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INVESTIGATIVE UNIT: Air traffic control tower was unmanned at time of deadly BRPD helicopter crash

1 year 2 months 3 weeks ago Monday, March 27 2023 Mar 27, 2023 March 27, 2023 12:48 PM March 27, 2023 in News
Source: WBRZ

BATON ROUGE - The WBRZ Investigative Unit learned the Federal Aviation Administration’s air traffic control tower was unmanned at the time a BRPD helicopter with two officers went down Sunday morning, killing them.

WBRZ has learned that the FAA staffs BTR’s airport control tower. Employees work there for 19 hours a day, but between the hours of midnight and 5 a.m., no one is in the tower.

Flight data shows the BRPD chopper took off around 2:26 am and crashed at 2:38am. It was in the air for 12 minutes. During that window, it appears no one was tracking the flight from the control tower.

The crashed helicopter was found sometime before noon on Sunday— at least eight hours after it went down. A retired FAA crash investigator said this is not unusual.

"A helicopter like that on patrol and flying low, you don't have to be talking to anyone or on someone's radar, it depends where you are at," John Abel a former FAA crash investigator said. "If you are near Baton Rouge, you may be on radar. If you are in their airspace they will know you are there. If you are out over a cotton field and down low, they aren't going to know you are there unless you talk to them."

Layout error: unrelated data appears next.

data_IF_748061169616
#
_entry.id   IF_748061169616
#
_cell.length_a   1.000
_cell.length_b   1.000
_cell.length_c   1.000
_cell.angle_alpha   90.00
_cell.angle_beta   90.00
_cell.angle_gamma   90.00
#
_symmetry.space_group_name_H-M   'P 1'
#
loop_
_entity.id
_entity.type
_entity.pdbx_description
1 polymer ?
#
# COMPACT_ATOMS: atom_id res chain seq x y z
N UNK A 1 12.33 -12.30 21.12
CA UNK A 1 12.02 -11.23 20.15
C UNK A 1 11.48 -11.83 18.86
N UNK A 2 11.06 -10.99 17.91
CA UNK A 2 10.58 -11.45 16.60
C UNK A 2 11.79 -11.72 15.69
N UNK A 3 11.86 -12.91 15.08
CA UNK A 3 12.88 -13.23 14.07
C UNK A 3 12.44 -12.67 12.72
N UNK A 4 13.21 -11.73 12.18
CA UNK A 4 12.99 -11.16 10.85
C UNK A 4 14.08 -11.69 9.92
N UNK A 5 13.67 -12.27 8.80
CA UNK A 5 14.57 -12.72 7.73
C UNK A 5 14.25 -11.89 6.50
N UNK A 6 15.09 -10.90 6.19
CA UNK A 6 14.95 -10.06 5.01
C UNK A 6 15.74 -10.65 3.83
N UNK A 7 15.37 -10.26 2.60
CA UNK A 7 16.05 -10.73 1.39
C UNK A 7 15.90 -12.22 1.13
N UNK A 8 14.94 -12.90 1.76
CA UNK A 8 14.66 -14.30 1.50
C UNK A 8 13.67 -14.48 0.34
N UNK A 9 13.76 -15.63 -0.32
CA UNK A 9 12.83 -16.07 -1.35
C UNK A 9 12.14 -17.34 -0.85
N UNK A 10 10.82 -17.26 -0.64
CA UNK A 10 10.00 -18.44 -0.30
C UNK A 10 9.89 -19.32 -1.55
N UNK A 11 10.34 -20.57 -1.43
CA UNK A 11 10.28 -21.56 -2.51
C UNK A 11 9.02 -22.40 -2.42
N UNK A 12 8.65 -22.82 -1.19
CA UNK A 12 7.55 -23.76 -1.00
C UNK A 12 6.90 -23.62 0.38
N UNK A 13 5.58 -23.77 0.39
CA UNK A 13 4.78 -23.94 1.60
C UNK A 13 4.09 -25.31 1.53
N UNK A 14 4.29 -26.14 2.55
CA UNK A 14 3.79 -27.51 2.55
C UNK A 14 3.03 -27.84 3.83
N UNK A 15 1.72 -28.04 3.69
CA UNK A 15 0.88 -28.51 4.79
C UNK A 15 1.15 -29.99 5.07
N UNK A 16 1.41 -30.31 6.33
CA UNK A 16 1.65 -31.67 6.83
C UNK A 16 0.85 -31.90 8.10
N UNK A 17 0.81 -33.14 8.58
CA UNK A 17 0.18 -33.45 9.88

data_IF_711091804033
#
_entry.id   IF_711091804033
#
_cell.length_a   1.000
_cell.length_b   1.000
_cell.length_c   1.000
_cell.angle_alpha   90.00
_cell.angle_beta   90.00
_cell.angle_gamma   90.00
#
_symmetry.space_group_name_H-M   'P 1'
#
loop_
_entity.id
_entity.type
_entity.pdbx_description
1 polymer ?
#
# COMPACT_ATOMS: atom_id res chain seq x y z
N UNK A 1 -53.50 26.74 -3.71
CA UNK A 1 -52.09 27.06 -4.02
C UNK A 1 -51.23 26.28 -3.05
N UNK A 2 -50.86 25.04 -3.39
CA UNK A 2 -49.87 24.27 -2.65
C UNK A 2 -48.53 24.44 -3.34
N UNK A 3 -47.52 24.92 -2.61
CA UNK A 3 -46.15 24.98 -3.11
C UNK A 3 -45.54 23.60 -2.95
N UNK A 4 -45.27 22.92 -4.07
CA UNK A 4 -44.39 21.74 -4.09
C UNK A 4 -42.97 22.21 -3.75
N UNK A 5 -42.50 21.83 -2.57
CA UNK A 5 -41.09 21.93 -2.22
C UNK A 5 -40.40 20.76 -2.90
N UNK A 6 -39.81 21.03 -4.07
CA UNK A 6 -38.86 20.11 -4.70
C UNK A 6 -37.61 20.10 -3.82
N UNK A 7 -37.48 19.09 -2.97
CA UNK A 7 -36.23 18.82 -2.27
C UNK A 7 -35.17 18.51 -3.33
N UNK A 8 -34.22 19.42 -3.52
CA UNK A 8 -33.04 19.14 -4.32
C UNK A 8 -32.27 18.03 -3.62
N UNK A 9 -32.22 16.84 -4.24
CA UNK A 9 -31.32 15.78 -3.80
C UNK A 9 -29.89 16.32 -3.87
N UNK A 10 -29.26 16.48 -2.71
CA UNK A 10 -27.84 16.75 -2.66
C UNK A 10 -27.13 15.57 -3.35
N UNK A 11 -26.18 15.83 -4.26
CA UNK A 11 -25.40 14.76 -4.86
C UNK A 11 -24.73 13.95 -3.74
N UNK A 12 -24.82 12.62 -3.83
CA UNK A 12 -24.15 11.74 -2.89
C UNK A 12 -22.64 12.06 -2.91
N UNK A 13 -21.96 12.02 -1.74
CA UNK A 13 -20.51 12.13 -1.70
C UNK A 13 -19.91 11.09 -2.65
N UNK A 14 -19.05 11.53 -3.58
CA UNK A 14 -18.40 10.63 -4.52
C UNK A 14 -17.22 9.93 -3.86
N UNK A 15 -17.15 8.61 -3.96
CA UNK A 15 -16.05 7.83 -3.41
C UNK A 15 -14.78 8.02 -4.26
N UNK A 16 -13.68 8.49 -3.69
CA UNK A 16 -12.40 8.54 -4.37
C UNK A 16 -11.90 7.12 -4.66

The officers were in pursuit of a suspect, according to sources.

The helicopter crashed behind Norris Cummings' house. He said it was one of the loudest bangs he's ever heard in his life.

"I heard a car pass first on 190 zooming," Cummings said. "I know it was going 100 miles per hour. Helicopter came across, within a minute, I heard the boom."

A preliminary report sent to the FAA indicates the tail hit a tree, causing the helicopter to land upside down. It's not yet clear if there were any other issues that led to the crash.

BRPD identified the officers as Sgt. David Poirrier, 47, and Cpl. Scotty Canezaro, 38.

Autopsies are pending for both men. Because they died in an air crash, the FAA is sending a special autopsy kit to the coroner's office which will have to be used as part of the investigation. Those kits are supposed to arrive sometime Tuesday, the West Baton Rouge Coroner’s Office said.

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